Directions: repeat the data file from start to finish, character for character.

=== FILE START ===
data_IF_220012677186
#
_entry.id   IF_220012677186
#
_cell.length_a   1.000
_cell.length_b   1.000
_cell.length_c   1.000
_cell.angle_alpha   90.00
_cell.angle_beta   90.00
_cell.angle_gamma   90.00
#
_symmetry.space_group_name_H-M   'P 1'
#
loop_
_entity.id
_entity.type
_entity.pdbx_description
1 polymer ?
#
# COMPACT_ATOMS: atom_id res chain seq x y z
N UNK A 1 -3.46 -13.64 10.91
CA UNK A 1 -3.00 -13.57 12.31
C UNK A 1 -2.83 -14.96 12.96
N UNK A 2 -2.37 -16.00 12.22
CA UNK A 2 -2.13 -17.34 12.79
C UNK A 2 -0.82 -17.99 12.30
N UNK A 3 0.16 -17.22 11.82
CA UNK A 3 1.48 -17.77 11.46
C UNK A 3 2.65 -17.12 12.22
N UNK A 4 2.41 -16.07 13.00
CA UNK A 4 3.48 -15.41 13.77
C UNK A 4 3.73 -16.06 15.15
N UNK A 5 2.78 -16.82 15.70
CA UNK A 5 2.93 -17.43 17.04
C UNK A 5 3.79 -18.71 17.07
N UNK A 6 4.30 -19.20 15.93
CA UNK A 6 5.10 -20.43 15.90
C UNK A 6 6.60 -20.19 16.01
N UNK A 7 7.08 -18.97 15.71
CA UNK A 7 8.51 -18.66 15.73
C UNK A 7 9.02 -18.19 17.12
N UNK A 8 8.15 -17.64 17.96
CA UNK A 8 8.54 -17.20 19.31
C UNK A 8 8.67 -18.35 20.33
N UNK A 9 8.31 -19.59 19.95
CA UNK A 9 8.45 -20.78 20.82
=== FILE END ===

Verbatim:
data_IF_220012677186
#
_entry.id   IF_220012677186
#
_cell.length_a   1.000
_cell.length_b   1.000
_cell.length_c   1.000
_cell.angle_alpha   90.00
_cell.angle_beta   90.00
_cell.angle_gamma   90.00
#
_symmetry.space_group_name_H-M   'P 1'
#
loop_
_entity.id
_entity.type
_entity.pdbx_description
1 polymer ?
#
# COMPACT_ATOMS: atom_id res chain seq x y z
N UNK A 1 -3.46 -13.64 10.91
CA UNK A 1 -3.00 -13.57 12.31
C UNK A 1 -2.83 -14.96 12.96
N UNK A 2 -2.37 -16.00 12.22
CA UNK A 2 -2.13 -17.34 12.79
C UNK A 2 -0.82 -17.99 12.30
N UNK A 3 0.16 -17.22 11.82
CA UNK A 3 1.48 -17.77 11.46
C UNK A 3 2.65 -17.12 12.22
N UNK A 4 2.41 -16.07 13.00
CA UNK A 4 3.48 -15.41 13.77
C UNK A 4 3.73 -16.06 15.15
N UNK A 5 2.78 -16.82 15.70
CA UNK A 5 2.93 -17.43 17.04
C UNK A 5 3.79 -18.71 17.07
N UNK A 6 4.30 -19.20 15.93
CA UNK A 6 5.10 -20.43 15.90
C UNK A 6 6.60 -20.19 16.01
N UNK A 7 7.08 -18.97 15.71
CA UNK A 7 8.51 -18.66 15.73
C UNK A 7 9.02 -18.19 17.12
N UNK A 8 8.15 -17.64 17.96
CA UNK A 8 8.54 -17.20 19.31
C UNK A 8 8.67 -18.35 20.33
N UNK A 9 8.31 -19.59 19.95
CA UNK A 9 8.45 -20.78 20.82